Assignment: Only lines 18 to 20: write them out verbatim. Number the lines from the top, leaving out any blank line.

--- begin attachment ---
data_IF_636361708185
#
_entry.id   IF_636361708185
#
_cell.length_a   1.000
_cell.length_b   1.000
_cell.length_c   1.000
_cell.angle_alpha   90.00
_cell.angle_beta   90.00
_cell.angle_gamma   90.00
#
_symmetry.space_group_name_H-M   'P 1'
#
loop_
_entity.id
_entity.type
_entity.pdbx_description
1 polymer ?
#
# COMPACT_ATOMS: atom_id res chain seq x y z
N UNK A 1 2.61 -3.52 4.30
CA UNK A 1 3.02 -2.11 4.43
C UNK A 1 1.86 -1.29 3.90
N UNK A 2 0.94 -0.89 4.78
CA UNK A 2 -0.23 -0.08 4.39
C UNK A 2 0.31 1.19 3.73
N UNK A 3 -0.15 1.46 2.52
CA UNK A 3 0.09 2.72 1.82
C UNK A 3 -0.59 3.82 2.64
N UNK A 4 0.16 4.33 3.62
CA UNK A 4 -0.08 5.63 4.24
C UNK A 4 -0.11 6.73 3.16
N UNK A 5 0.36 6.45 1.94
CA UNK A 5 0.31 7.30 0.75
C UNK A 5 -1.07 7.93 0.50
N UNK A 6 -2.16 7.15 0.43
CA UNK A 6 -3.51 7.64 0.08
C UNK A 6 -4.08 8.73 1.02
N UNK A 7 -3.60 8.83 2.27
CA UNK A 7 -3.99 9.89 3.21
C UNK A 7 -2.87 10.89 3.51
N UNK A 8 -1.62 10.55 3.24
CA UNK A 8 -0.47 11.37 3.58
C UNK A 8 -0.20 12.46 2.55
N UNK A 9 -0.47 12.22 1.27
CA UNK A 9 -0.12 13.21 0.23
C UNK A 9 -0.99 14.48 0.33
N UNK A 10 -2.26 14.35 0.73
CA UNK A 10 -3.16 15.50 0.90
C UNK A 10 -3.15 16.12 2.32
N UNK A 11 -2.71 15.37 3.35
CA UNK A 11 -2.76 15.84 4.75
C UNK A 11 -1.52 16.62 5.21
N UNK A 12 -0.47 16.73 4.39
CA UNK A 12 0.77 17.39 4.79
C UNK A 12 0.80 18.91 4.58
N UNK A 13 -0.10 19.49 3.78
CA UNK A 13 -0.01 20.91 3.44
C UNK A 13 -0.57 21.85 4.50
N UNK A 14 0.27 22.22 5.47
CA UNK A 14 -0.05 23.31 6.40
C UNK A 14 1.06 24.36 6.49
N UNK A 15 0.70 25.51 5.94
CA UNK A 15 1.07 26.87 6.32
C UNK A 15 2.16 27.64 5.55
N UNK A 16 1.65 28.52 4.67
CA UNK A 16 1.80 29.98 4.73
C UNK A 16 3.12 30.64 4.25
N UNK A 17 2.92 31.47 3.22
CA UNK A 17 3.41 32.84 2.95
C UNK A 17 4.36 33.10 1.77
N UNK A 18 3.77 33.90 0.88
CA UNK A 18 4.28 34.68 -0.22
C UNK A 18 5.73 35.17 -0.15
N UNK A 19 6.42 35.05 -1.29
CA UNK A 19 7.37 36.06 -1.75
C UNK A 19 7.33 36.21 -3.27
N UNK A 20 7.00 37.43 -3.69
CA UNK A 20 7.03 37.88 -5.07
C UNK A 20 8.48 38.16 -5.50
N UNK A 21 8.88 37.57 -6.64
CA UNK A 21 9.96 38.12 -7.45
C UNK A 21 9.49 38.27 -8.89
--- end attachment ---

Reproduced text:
1 polymer ?
#
# COMPACT_ATOMS: atom_id res chain seq x y z